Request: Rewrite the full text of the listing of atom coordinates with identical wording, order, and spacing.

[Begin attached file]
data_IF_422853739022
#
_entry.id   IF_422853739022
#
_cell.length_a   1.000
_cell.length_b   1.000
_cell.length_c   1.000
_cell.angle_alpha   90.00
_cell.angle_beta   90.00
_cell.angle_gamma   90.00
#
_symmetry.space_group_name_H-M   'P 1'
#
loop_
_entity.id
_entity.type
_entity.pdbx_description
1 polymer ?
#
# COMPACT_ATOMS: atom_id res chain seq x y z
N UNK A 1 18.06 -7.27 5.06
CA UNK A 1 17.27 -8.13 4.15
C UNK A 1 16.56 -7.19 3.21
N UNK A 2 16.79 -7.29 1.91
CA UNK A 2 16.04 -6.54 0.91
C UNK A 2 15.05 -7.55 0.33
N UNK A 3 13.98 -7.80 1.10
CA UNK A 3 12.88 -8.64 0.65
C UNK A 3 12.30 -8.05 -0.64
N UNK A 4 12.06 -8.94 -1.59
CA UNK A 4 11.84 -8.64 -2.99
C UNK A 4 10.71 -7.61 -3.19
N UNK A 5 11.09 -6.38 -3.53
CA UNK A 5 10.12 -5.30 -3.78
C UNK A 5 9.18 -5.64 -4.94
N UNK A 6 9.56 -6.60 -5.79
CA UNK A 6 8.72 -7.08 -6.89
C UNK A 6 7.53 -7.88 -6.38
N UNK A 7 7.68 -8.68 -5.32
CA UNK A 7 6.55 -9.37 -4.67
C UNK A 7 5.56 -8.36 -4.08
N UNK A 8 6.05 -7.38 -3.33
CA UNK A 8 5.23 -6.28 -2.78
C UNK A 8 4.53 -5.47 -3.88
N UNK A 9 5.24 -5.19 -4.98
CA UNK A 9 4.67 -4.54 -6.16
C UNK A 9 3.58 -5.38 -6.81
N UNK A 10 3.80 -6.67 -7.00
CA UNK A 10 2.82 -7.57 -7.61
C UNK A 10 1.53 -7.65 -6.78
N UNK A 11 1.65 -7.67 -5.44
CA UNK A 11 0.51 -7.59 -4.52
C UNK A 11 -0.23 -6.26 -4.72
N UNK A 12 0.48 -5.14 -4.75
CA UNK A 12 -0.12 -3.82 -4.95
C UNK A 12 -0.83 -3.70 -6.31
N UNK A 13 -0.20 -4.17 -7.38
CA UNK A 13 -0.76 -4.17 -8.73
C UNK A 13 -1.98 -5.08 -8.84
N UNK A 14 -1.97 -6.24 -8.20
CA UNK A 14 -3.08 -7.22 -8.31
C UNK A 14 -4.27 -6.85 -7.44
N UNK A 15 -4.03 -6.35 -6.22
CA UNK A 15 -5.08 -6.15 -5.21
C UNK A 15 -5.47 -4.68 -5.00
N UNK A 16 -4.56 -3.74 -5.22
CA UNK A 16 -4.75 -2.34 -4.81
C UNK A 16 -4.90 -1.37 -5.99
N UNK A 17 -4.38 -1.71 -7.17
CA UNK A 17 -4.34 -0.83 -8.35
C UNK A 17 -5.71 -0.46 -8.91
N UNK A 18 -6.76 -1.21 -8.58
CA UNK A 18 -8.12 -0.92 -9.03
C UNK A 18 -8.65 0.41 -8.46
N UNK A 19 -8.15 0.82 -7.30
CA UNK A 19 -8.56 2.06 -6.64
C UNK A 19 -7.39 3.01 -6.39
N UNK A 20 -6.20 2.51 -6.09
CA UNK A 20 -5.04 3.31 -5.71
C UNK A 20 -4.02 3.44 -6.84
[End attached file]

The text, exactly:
data_IF_422853739022
#
_entry.id   IF_422853739022
#
_cell.length_a   1.000
_cell.length_b   1.000
_cell.length_c   1.000
_cell.angle_alpha   90.00
_cell.angle_beta   90.00
_cell.angle_gamma   90.00
#
_symmetry.space_group_name_H-M   'P 1'
#
loop_
_entity.id
_entity.type
_entity.pdbx_description
1 polymer ?
#
# COMPACT_ATOMS: atom_id res chain seq x y z
N UNK A 1 18.06 -7.27 5.06
CA UNK A 1 17.27 -8.13 4.15
C UNK A 1 16.56 -7.19 3.21
N UNK A 2 16.79 -7.29 1.91
CA UNK A 2 16.04 -6.54 0.91
C UNK A 2 15.05 -7.55 0.33
N UNK A 3 13.98 -7.80 1.10
CA UNK A 3 12.88 -8.64 0.65
C UNK A 3 12.30 -8.05 -0.64
N UNK A 4 12.06 -8.94 -1.59
CA UNK A 4 11.84 -8.64 -2.99
C UNK A 4 10.71 -7.61 -3.19
N UNK A 5 11.09 -6.38 -3.53
CA UNK A 5 10.12 -5.30 -3.78
C UNK A 5 9.18 -5.64 -4.94
N UNK A 6 9.56 -6.60 -5.79
CA UNK A 6 8.72 -7.08 -6.89
C UNK A 6 7.53 -7.88 -6.38
N UNK A 7 7.68 -8.68 -5.32
CA UNK A 7 6.55 -9.37 -4.67
C UNK A 7 5.56 -8.36 -4.08
N UNK A 8 6.05 -7.38 -3.33
CA UNK A 8 5.23 -6.28 -2.78
C UNK A 8 4.53 -5.47 -3.88
N UNK A 9 5.24 -5.19 -4.98
CA UNK A 9 4.67 -4.54 -6.16
C UNK A 9 3.58 -5.38 -6.81
N UNK A 10 3.80 -6.67 -7.00
CA UNK A 10 2.82 -7.57 -7.61
C UNK A 10 1.53 -7.65 -6.78
N UNK A 11 1.65 -7.67 -5.44
CA UNK A 11 0.51 -7.59 -4.52
C UNK A 11 -0.23 -6.26 -4.72
N UNK A 12 0.48 -5.14 -4.75
CA UNK A 12 -0.12 -3.82 -4.95
C UNK A 12 -0.83 -3.70 -6.31
N UNK A 13 -0.20 -4.17 -7.38
CA UNK A 13 -0.76 -4.17 -8.73
C UNK A 13 -1.98 -5.08 -8.84
N UNK A 14 -1.97 -6.24 -8.20
CA UNK A 14 -3.08 -7.22 -8.31
C UNK A 14 -4.27 -6.85 -7.44
N UNK A 15 -4.03 -6.35 -6.22
CA UNK A 15 -5.08 -6.15 -5.21
C UNK A 15 -5.47 -4.68 -5.00
N UNK A 16 -4.56 -3.74 -5.22
CA UNK A 16 -4.75 -2.34 -4.81
C UNK A 16 -4.90 -1.37 -5.99
N UNK A 17 -4.38 -1.71 -7.17
CA UNK A 17 -4.34 -0.83 -8.35
C UNK A 17 -5.71 -0.46 -8.91
N UNK A 18 -6.76 -1.21 -8.58
CA UNK A 18 -8.12 -0.92 -9.03
C UNK A 18 -8.65 0.41 -8.46
N UNK A 19 -8.15 0.82 -7.30
CA UNK A 19 -8.56 2.06 -6.64
C UNK A 19 -7.39 3.01 -6.39
N UNK A 20 -6.20 2.51 -6.09
CA UNK A 20 -5.04 3.31 -5.71
C UNK A 20 -4.02 3.44 -6.84